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  • Oct 21, 2014
  • Updated: 9:13am

The riddle of mum's middle

PUBLISHED : Tuesday, 27 December, 2011, 12:00am
UPDATED : Tuesday, 27 December, 2011, 12:00am
 

'What does it look like afterwards?' a twenty-something asked me the other day, referring to a mother's stomach after birth.

The answer: if you're a Victoria's Secret Angel and under 30, it looks pretty normal fairly quickly. But if you're like me - the average Jane, 42, and just had a third child - it resembles a fleshy, droopy pouch, spilling over the waist band. The 'mummy middle', as people call it, is fat, loose and distorted compared with the rest of your body.

Those photos in ads for stomach fat suckers suddenly seem terrifyingly familiar. And while your legs (below the knees) and upper torso might have slimmed down several months after birth, the middle is comparatively exhausted.

Well-meaning friends tell you to give yourself some time. But life is short, and with not a pair of jeans in sight, it was time to reclaim denim, bikinis and an aligned profile that hasn't been airbrushed with remedial underwear.

The Cambridge Weight Plan - from Britain but now in Hong Kong - appealed to me on many fronts. First, it's nutritious. Secondly, it was created by a team from Cambridge University for obese patients to lose weight quickly for safer surgery and a more successful outcome, so it's not a fly-by-night operation.

It's a range of shakes, snack bars, soups and porridges that can be taken solely for a limited period instead of food, or as meal replacements combined with a healthy diet. Once you've lost the weight, the products can help maintain the scale.

I like the concept because it's not meant to be used solely in the long term. It's designed to help you shed excess kilos and set you up with good habits to keep it off. The food is also reasonably priced, from HK$27 for a shake, soup or porridge, or HK$38 for a bar or packet drink.

Low in fat and carbohydrates, each shake sachet (flavours such as chocolate and choc mint are palatable) contains 138 calories plus one-third of all your daily nutritional requirements, including iron, calcium, vitamin C and zinc.

'You could actually live on it if you had to,' says Sarah Armstrong, founder and director of Cambridge Weight Plan Hong Kong.

However, not all experts agree these diets are the way to go. 'I don't recommend using this kind of diet for weight loss in the long term,' says Patricia Chiu, a registered dietitian with the World Cancer Research Fund Hong Kong.

'The diet is too restrictive for some people, especially men and those who engage in regular exercise. Compliance is usually low, and people usually crave normal foods. Moreover, the diet is very low in caloric content. This type of ... diet is usually for obese patients who need rapid weight loss before surgery, and under a doctor's supervision.'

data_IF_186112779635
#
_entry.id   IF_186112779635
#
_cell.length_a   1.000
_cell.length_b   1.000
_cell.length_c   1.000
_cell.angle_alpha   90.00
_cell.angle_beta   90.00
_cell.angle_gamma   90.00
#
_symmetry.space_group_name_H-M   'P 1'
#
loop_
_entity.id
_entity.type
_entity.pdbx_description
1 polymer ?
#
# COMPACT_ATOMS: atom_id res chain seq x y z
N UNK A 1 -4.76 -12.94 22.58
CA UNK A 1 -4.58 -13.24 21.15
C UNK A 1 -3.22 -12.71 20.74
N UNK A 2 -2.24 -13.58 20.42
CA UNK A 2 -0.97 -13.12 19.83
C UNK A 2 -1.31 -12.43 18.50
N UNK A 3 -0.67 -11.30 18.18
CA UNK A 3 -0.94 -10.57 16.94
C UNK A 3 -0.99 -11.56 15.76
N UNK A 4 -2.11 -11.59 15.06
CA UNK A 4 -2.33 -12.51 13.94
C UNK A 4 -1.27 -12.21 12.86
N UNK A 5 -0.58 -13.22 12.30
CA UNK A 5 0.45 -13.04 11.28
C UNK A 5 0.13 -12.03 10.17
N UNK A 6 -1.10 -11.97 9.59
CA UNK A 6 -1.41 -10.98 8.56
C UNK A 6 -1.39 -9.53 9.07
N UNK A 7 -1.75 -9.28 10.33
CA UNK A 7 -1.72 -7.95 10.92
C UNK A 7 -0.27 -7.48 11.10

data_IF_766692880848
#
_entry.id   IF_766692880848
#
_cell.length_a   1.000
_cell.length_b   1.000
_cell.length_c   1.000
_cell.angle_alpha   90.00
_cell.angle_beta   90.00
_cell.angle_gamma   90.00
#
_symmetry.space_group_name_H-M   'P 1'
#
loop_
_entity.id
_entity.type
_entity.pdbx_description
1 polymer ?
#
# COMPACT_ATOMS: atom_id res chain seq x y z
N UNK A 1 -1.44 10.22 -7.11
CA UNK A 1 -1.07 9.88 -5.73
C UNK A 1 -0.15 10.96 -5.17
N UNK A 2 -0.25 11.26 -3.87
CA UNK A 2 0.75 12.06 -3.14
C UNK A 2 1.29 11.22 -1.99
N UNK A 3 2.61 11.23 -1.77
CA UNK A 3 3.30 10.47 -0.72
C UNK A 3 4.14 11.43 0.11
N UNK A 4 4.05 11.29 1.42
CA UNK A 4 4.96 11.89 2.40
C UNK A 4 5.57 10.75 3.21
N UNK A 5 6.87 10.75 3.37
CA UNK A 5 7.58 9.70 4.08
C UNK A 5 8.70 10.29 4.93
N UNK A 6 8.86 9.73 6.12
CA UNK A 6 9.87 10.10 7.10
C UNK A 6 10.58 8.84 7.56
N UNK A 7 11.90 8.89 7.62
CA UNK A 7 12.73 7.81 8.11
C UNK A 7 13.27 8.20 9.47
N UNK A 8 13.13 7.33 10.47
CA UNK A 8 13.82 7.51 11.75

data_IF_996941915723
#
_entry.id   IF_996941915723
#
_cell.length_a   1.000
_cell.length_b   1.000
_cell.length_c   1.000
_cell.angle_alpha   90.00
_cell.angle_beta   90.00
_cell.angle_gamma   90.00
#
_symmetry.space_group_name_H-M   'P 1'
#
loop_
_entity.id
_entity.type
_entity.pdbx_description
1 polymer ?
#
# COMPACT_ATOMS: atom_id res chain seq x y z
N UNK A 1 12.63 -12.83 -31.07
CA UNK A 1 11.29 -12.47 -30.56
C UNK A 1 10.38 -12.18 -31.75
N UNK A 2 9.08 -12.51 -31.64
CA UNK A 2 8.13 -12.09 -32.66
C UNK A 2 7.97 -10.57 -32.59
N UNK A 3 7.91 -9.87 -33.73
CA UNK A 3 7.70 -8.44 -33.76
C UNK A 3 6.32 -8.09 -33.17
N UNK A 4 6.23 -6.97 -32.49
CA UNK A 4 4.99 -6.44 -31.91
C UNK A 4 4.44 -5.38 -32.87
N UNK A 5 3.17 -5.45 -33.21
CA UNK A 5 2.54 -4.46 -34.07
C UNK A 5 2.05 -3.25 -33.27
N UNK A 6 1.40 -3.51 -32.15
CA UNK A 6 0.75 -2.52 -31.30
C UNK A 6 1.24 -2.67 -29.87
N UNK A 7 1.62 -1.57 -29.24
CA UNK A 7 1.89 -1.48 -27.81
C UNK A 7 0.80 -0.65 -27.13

Cambridge offers an initial consultation with every client (you can't buy their products in a shop) to check your medical history and physical situation, and follow-up consultations in person or through e-mail, every week if you wish.

'I think the reason why it works is because of [this] support,' says Jean Hudson, who last year lost 27kg in four months through the Cambridge diet, and has kept the weight off.

After my consultation, it was agreed that losing up to 6kg was the goal, at the rate of one to 2kg per week to get back to my usual, pre-baby weight.

I also began doing more exercise - Pilates once a week, yoga as often as possible and an hour of brisk walking daily, building up to a 45-minute jog five days a week and walks on other days.

'The first week, you can be a bit tired, so take it easy with exercise,' suggests consultant Katia Geiger. (Consultants, who are often former clients, are trained by Cambridge.)

The plan I chose was: breakfast of a boiled egg and fat-free yogurt; a Cambridge snack bar mid-morning (the toffee one is best); a shake for lunch; a handful of almonds and a couple of cherry tomatoes mid-afternoon; and a shake and small salad for dinner. Grains are not great for bulging bellies, so even wholegrain bread has to be avoided.

However, I varied the plan a little: a shake for breakfast; a shake and salad for lunch; dinner of a fist-sized piece of protein with vegetables. Snacks were a handful of almonds and/or a piece of fruit, such as melon. I also had a skimmed milk tea or latte somewhere in there, and occasionally a mug of warm skimmed milk at bedtime.

Two and a half weeks into the plan, I have gone from 63.5kg to 61.5kg, and back up to roughly 62kg. For the most part, I haven't been hungry, but miss real food - the tastes and textures - to the point that walking past street-side restaurants makes my mouth water.

One weekend was difficult. I broke, scoffing a delicious hamburger while watching a surf competition in Tai Long Wan, rationalising that hiking all that way made up for it. Plus, packing my shake maker in a small backpack did seem silly. I cut myself some slack.

Then, a week later, I crumbled altogether, with wine, fatty lamb and spuds while on a Friday night out with friends. I also had to feed a hangover. So I took two steps back and soldiered on.

One more week and I expect another 1.5kg to drop. In three weeks, I should be down to about 58kg or 59kg. So far, the muffin top has receded, no doubt thanks to exercise, as well.

The festive season is a challenge, but that's the good thing about it: unless you're on doctor's orders, you can give the plan a rest for special occasions and go back to it.

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